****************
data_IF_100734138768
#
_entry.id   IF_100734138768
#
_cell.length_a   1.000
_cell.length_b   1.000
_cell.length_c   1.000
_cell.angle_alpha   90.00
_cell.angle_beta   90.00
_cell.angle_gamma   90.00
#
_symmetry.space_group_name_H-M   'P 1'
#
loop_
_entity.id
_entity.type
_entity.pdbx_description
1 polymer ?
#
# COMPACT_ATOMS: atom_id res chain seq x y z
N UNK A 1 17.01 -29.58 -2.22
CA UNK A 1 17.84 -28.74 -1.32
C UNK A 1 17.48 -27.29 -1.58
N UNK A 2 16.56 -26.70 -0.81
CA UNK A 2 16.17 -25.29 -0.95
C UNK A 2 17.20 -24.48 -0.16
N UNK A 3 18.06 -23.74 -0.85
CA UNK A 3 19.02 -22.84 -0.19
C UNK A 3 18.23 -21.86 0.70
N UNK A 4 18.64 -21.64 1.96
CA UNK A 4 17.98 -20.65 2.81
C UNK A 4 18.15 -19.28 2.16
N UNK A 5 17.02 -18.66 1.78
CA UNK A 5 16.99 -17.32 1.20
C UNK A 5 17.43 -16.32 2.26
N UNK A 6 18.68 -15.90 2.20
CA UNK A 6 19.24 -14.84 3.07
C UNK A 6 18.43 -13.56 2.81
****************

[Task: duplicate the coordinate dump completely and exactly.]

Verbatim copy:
data_IF_100734138768
#
_entry.id   IF_100734138768
#
_cell.length_a   1.000
_cell.length_b   1.000
_cell.length_c   1.000
_cell.angle_alpha   90.00
_cell.angle_beta   90.00
_cell.angle_gamma   90.00
#
_symmetry.space_group_name_H-M   'P 1'
#
loop_
_entity.id
_entity.type
_entity.pdbx_description
1 polymer ?
#
# COMPACT_ATOMS: atom_id res chain seq x y z
N UNK A 1 17.01 -29.58 -2.22
CA UNK A 1 17.84 -28.74 -1.32
C UNK A 1 17.48 -27.29 -1.58
N UNK A 2 16.56 -26.70 -0.81
CA UNK A 2 16.17 -25.29 -0.95
C UNK A 2 17.20 -24.48 -0.16
N UNK A 3 18.06 -23.74 -0.85
CA UNK A 3 19.02 -22.84 -0.19
C UNK A 3 18.23 -21.86 0.70
N UNK A 4 18.64 -21.64 1.96
CA UNK A 4 17.98 -20.65 2.81
C UNK A 4 18.15 -19.28 2.16
N UNK A 5 17.02 -18.66 1.78
CA UNK A 5 16.99 -17.32 1.20
C UNK A 5 17.43 -16.32 2.26
N UNK A 6 18.68 -15.90 2.20
CA UNK A 6 19.24 -14.84 3.07
C UNK A 6 18.43 -13.56 2.81